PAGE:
Forests in Central Asia are significant assets not only because they are a source of healthy nutrition and fresh vitamins available almost the whole year round, but also due to the unique fruit and nut genetic resources – the useful or potentially useful hereditary traits – contained in them. A high number of valuable wild fruit and nut trees available in the forests verify the fact that Central Asia is the centre of origin and diversity for many of species, such as apple, pear, peach, apricot, walnut, almond, mulberry and grapevine. Thus, the region is a home for highly diverse gene pools that are of great significance both locally and globally.
There are estimated 7000 plant species, 650 of which are endemic. About 400 are listed in the IUCN Red Data Book as endangered (see here). However, the ecotypes, forms or varieties (i.e. within species diversity) that are declining or disappearing have not been included in Red List assessments. The genetic resources that include major local varieties of fruit and nut species, as well as their wild relatives are in danger of disappearing in Central Asia for many of the same reasons as elsewhere – market forces driving farmers to limit their crops to a few marketable varieties, over-exploitation and degradation of natural ecosystems, climate change and associated biotic threats such as increased insect and disease attacks.
The global tendency of a growing gap between people and the environment results in loss of knowledge and interest in maintaining useful diversity. Thankfully, there are still people and communities that recognize the importance of wild and semi-domesticated fruit and nut species variety conservation and support initiatives to save this important genetic diversity for future generations.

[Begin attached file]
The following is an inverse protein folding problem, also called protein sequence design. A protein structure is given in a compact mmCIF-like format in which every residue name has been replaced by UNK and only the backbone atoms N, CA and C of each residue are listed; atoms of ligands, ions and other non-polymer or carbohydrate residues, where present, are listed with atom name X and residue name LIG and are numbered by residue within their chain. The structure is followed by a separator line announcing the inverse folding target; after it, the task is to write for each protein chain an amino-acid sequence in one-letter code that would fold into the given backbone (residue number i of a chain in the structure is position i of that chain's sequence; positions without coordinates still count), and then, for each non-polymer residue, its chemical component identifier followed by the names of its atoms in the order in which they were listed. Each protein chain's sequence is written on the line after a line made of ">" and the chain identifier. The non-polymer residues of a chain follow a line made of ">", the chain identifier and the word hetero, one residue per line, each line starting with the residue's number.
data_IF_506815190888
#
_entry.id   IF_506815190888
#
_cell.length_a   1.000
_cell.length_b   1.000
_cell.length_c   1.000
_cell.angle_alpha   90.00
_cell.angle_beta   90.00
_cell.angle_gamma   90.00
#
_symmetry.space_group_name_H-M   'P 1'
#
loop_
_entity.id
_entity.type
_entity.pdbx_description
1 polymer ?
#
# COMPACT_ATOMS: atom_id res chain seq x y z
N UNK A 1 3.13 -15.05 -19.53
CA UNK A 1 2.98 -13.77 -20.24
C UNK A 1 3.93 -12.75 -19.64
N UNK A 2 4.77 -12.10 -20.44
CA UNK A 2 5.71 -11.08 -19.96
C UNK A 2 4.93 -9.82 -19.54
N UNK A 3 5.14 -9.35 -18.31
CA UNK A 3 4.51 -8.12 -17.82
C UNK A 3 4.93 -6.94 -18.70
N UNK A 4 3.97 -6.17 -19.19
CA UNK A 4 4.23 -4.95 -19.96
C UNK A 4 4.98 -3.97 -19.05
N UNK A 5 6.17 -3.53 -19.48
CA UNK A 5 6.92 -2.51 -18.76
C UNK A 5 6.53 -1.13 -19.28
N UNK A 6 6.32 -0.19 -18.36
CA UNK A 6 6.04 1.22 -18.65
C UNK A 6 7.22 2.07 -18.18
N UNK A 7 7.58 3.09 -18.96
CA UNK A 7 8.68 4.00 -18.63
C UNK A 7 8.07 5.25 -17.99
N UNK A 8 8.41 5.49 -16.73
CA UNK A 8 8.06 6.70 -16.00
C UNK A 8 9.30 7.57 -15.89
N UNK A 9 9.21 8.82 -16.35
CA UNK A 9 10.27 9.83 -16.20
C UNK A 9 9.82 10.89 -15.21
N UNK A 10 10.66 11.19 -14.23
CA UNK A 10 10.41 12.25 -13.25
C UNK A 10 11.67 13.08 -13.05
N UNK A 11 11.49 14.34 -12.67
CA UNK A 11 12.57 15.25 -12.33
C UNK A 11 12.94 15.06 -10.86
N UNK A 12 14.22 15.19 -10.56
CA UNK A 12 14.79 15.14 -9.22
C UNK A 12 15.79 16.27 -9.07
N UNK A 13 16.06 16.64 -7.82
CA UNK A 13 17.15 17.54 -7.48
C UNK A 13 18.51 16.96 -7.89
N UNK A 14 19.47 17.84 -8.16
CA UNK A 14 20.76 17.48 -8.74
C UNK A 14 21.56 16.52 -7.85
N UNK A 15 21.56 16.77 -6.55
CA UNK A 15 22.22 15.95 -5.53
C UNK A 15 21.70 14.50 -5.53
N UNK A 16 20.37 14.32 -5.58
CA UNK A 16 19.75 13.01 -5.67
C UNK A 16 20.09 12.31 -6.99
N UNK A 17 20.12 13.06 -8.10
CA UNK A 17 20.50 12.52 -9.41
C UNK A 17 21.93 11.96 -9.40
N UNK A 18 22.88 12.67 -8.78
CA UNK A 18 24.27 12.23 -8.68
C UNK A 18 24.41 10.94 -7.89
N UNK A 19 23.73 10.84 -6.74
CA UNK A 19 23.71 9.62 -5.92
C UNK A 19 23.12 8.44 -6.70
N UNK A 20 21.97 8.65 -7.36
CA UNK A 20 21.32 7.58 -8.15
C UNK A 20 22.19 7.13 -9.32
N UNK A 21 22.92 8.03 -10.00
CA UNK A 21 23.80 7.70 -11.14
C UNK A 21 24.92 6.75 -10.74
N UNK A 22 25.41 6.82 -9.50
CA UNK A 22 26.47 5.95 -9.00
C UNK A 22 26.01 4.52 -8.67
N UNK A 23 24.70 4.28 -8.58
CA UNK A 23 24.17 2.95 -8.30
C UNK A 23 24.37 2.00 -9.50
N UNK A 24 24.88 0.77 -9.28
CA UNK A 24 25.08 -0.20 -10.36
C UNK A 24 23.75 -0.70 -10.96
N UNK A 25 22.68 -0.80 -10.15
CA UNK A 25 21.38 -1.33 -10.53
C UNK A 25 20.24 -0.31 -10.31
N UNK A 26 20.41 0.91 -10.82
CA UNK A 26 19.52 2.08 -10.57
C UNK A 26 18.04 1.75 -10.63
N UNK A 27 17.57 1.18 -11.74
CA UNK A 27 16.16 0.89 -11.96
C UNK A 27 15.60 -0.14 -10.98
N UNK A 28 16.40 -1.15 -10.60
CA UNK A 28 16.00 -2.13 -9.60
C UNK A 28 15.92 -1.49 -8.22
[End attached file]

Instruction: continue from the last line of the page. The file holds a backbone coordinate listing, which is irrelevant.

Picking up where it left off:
In the context of existing threats, a four-year collaborative project on conservation for diversified and sustainable use of fruit tree genetic resources in Central Asia, initiated three years ago by Bioversity International and Luxembourg Institute of Science and Technology (former Centre de Recherche Public Gabriel Lippmann), in partnership with National Agricultural Research Organizations in three Central Asian countries, is aimed to improve the prospects for long-term food security and livelihoods for farmers in Kyrgyzstan, Tajikistan and Uzbekistan by generating and disseminating knowledge of characteristics important for adaptation and nutrition, their patterns of genetic diversity and effective conservation of fruit and nut tree species in the targeted countries. This initiative is made possible with a grant from the Government of Luxembourg.
Towards the project objectives, the project implementation team organized field trips in order to gather samples of leaves and fruits from walnut, apple and apricot trees in wild populations and home gardens in Kyrgyzstan, Tajikistan and Uzbekistan. As a result, 18950 samples of leaves and 630 samples of fruits were collected and sent to Luxembourg Institute of Science and Technology (LIST) to conduct lab analysis of genetic diversity of theses species with the use of molecular markers (leaves) and analysis of health promoting nutritious compounds of fruits and nuts.